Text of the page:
The latest from the Nobel Peace Prize–winning author of Night(1960) asks big questions about good and evil, art and reality, yet ultimately finds its narrator concluding, “Suddenly, I don’t understand anything anymore. Why life? Why death?”
The Jewish protagonist is a New York newspaper drama critic who finds himself in the unlikely position of covering a murder trial. (Both of the reporters on the court beat for the paper are conveniently unavailable.) The case is both simple and unfathomable. A 24-year-old philosophy student from Germany receives an unexpected visitor, an older German who introduces himself as the student’s uncle. They decide to go away for a week together in the Adirondacks. The student returns without the older man, whose dead body is later found, leading to the murder charge. Though some had heard the two argue, there is no motive, no weapon, no deeper understanding of their relationship. Was the death an act of murder, suicide or an accident? The defendant is no help, proclaiming himself (as a philosophy student would), “not guilty but not innocent.” The critic’s obsession with the case (which doesn’t really commence until a third of the way through the novel) upsets his theater-loving wife, but it leads to all sorts of grand pronouncements about the courtroom as theater as well as larger questions such as, “Was life a string of roles?” Long after the end of the trial, a meeting between the critic and the defendant resolves some mysteries, yet by that time other, related mysteries have arisen concerning the critic’s own identity. For no apparent reason, the first-person narrative occasionally shifts into the third person, as the protagonist ponders “the vague feeling that his life or the meaning of life had escaped him,” and asks, “Since I’m not the man I thought I knew, who am I?”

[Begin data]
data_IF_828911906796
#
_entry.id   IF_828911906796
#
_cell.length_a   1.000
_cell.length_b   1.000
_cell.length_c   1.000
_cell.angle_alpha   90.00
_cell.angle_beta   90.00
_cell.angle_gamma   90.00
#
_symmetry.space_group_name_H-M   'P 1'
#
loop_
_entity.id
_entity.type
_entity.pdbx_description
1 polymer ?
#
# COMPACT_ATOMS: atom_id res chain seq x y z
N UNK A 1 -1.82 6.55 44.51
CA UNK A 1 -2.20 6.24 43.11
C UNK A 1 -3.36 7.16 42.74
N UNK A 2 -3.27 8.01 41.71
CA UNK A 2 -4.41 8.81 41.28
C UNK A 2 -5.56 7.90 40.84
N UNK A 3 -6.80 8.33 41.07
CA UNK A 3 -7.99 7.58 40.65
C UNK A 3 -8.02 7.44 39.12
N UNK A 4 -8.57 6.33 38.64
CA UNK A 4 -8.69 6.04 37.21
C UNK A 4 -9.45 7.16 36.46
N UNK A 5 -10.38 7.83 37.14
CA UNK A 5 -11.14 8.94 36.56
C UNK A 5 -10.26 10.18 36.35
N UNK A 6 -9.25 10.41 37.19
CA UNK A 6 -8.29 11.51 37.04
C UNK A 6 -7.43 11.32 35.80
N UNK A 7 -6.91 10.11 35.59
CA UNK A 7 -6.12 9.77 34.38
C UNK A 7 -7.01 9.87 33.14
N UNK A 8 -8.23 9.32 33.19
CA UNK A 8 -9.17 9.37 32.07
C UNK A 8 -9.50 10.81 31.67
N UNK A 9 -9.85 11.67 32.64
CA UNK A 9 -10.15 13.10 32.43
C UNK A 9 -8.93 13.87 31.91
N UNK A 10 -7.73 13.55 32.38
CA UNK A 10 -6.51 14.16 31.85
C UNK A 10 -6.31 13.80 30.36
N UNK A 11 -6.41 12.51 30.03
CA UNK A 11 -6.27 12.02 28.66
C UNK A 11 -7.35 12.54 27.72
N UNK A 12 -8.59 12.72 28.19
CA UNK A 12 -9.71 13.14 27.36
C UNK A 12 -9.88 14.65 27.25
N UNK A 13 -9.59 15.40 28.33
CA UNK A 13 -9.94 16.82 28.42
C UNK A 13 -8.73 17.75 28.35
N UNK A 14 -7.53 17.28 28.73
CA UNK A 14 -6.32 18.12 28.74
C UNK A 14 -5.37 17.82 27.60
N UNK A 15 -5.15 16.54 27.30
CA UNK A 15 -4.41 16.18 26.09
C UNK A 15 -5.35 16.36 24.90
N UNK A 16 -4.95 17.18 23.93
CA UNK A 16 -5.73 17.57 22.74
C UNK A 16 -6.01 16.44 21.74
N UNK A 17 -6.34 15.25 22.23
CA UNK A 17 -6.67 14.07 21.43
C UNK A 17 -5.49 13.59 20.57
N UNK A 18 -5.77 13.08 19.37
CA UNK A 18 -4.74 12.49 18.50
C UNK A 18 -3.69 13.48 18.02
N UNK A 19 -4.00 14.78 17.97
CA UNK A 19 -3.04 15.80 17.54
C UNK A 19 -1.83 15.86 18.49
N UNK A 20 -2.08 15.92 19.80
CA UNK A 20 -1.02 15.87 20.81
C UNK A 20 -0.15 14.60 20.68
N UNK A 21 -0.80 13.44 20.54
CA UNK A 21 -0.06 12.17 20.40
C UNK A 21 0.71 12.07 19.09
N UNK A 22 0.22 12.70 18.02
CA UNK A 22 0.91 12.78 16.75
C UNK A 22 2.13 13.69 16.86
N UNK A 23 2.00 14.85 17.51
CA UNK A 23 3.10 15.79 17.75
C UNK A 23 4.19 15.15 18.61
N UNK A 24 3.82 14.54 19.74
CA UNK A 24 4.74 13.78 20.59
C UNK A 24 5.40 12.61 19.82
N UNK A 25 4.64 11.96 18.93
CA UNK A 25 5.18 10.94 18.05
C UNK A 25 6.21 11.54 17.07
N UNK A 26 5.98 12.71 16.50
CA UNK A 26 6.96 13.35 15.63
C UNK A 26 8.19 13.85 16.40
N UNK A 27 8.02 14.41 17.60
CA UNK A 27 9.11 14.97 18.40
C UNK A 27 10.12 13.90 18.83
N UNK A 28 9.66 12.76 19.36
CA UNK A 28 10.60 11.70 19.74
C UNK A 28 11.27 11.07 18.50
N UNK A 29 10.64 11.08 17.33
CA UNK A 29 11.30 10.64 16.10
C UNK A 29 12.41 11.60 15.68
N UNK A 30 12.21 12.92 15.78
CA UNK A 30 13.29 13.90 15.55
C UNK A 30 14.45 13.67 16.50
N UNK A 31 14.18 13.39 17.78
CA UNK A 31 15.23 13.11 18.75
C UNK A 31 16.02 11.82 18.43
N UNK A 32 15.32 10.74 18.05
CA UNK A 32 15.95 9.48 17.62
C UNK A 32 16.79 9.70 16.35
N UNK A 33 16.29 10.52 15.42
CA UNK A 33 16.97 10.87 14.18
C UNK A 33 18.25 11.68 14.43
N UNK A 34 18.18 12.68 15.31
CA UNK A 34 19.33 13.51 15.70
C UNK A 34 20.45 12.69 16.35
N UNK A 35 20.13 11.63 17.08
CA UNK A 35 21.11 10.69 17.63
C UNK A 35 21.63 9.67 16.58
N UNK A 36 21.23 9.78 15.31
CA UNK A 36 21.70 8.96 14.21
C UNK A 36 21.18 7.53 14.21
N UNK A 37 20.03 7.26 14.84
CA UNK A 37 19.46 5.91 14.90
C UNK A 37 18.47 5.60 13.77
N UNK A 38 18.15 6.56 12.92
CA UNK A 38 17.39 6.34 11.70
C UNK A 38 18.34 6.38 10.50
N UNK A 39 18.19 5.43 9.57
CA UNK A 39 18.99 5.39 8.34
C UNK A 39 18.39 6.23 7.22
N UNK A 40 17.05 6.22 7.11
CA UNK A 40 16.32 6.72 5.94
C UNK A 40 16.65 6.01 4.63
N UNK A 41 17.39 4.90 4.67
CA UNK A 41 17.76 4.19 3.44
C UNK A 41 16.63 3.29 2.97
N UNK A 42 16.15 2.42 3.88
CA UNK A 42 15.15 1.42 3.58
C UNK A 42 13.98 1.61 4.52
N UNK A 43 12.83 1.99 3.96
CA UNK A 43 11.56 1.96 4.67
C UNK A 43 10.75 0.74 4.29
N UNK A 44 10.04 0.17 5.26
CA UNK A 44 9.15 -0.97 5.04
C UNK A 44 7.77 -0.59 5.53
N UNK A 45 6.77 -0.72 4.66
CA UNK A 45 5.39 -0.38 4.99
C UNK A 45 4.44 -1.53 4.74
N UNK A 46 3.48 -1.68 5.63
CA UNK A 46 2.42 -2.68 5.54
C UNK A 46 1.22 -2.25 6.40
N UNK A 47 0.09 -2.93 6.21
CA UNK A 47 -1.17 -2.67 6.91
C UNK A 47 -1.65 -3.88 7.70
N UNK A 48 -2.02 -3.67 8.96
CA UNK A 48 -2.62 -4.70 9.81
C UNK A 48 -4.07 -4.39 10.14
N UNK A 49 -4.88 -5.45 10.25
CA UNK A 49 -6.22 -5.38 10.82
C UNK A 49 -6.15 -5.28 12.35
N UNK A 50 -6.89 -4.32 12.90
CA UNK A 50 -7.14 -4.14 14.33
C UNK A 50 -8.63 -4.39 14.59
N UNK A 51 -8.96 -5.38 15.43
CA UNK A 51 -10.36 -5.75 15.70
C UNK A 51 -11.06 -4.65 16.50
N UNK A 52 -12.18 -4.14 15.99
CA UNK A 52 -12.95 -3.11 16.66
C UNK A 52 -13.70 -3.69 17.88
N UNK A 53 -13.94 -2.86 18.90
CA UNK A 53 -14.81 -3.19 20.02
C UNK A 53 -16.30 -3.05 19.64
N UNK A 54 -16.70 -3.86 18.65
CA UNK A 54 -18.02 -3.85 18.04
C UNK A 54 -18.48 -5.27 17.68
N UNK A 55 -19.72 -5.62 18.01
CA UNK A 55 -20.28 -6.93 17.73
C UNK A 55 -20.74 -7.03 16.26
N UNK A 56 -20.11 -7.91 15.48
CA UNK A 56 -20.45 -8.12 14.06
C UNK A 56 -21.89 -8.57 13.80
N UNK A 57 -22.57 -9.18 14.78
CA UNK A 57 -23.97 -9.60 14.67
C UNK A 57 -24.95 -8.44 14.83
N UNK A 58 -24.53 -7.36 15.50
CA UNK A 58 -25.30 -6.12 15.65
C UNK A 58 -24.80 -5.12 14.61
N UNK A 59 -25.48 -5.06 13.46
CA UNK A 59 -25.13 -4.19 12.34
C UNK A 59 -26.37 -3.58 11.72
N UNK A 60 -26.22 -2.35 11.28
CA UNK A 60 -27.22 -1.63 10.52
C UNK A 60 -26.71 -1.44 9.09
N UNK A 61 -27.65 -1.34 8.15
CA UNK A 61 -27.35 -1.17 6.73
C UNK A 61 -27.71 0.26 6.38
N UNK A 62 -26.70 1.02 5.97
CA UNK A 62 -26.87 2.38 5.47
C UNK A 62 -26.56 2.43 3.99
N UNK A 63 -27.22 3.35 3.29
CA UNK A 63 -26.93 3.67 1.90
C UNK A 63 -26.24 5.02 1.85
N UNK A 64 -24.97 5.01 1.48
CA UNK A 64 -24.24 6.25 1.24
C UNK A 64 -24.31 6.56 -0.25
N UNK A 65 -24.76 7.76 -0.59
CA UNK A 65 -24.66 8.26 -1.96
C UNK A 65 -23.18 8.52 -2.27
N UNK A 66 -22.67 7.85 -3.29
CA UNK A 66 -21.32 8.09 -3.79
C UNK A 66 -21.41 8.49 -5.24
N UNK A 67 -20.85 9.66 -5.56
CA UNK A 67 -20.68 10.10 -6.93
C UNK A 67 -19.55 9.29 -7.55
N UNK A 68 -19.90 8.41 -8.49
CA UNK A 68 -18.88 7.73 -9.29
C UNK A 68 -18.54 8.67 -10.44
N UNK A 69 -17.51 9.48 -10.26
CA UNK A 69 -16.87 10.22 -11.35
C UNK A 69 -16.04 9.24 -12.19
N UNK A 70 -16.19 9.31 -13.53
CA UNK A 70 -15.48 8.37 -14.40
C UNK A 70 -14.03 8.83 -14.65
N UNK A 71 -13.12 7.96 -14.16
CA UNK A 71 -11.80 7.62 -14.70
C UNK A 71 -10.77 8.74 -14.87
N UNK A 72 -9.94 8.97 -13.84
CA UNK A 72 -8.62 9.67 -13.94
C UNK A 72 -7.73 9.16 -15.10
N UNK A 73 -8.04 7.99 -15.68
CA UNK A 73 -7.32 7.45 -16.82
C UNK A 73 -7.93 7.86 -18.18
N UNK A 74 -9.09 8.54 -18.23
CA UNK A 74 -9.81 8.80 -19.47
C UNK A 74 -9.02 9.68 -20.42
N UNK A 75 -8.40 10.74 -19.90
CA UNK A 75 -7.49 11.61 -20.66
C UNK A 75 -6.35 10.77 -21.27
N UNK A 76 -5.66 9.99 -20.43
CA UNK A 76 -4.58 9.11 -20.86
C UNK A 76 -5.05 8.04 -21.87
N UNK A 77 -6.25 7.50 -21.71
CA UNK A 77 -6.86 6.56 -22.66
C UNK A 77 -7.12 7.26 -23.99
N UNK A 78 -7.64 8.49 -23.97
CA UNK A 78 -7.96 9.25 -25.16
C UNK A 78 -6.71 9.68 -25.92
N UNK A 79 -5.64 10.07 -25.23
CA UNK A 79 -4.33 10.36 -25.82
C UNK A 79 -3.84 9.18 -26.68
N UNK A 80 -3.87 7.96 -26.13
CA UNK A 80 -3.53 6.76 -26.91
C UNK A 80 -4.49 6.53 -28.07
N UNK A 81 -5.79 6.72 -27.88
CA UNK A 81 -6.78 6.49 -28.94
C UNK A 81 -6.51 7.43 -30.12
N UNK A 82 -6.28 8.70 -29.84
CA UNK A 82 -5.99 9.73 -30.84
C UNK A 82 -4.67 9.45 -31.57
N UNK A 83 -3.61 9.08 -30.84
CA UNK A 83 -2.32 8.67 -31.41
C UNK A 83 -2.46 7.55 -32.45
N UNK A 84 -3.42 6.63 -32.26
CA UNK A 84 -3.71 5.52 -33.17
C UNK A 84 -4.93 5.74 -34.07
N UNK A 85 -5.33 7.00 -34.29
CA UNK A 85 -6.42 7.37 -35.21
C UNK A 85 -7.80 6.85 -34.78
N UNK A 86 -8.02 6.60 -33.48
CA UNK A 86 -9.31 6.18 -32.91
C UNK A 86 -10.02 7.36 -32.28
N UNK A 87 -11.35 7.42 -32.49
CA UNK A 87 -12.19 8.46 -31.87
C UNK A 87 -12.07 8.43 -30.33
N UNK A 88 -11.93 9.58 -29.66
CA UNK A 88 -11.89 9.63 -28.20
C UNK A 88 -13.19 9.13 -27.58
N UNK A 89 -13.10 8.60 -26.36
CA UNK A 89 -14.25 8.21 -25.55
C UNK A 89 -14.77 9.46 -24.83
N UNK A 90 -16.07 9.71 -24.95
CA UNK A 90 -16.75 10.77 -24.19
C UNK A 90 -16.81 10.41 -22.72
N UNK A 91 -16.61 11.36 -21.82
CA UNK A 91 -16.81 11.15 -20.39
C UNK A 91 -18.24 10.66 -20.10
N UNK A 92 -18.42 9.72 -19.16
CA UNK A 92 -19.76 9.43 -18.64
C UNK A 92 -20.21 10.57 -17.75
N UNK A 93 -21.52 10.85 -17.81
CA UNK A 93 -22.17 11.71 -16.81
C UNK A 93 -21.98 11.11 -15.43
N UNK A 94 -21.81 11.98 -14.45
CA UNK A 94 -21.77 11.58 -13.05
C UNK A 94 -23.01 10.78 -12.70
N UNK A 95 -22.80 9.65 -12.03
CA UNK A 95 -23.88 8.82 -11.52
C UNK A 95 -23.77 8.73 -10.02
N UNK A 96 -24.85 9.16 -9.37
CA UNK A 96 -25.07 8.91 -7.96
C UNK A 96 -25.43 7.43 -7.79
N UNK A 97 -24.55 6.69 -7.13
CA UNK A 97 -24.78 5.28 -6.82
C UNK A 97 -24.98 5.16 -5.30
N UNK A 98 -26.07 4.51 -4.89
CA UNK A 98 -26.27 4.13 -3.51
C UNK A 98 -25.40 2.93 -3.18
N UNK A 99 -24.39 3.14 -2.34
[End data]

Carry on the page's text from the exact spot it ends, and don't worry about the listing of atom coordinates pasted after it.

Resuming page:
A slim novel that’s heavy on philosophy.